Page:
The new Dublin Luas map is a crime against cartography

Abbey Street. Image: William Murphy/Wikipedia.

It can be reassuring, in the era of Brexit, to know that there are still some things which Britain has in common with its European neighbours like Ireland. For example: "Really, really bad public transit maps".

The Luas is Dublin's tram network, which first opened in 2004. It has two lines: the Green Line, which connect the suburbs of south Dublin to St Stephen's Green; and the red line, which connects the western suburbs to the docks.

What the red and green lines don't connect is each other because, look:

Well, I guess we’re walking. Image: Strikous/Wikipedia.

But Dubliners need not worry much longer – because the Luas Cross City project is extending the green line across the city centre and into north Dublin. It's due to open in December, and the city's transport authorities have just released this outstandingly abysmal map:

Click to expand.

In fact, it comes in Irish, too:

Cliceáil a leathnú.

I'm not familiar with the geography of Dublin – sadly, I've never been – so unravelling this map required spending half an hour clicking back and forth between this and a street map. I might be wrong about some of the details (in which case, write in), but I’ve found four big problems with the new map.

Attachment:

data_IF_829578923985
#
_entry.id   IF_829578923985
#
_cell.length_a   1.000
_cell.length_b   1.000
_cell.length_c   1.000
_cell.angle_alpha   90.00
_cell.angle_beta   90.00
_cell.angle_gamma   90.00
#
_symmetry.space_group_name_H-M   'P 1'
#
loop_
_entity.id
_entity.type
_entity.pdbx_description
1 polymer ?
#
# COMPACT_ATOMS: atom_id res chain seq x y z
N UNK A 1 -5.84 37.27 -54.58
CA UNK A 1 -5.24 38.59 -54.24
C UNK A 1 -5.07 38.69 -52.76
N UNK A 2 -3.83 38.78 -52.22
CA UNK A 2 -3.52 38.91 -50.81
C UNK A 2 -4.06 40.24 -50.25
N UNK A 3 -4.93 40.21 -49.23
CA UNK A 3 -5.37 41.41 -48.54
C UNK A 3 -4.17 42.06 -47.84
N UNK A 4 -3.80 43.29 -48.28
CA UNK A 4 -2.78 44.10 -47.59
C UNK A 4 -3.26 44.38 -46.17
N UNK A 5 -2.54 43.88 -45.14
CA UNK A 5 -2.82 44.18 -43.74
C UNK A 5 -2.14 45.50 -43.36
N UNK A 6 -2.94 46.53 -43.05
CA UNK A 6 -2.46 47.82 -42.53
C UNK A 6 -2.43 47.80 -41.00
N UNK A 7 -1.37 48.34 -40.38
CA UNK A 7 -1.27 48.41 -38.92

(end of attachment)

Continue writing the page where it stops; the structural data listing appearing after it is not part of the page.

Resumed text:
It shows the wrong number of lines

Luas Cross City is not a third, blue line: it's an extension of the existing, green one. You wouldn't know it from this map, however, which strongly suggests it's a whole new line, because:

The river is invisible

Transit maps don't tend to go for geographical accuracy – that's not what they're for – but they do often include big rivers and other major features of the landscape, just to give you a sense of the shape of the city.

Whoever made this map seems to have considered doing this, then changed their mind, then decided on a compromise option. And so we get this:

This best I can tell is the River Liffey which divides the two halves of Dublin. I can see a case for including this on the map (Helps with orientation!); I can see a case for not including it (Clutters up the map!). What I can't see a case for is replacing the river with a confusing dotted line.

The interchange is baffling

Okay: if you want to change from the red to the green (blue) line, you will get off at Abbey Street, and walk to either O'Connell-GPO (to head in one direction) or Marlborough (to head in the other). You can see that from this monstrosity of an inset:

But which stop do you want for which direction? If you keep squinting long enough you can sort of see that the left hand line is northbound. But it's not obvious on the graphical map, and the geographical inset doesn't bother to make it any clearer.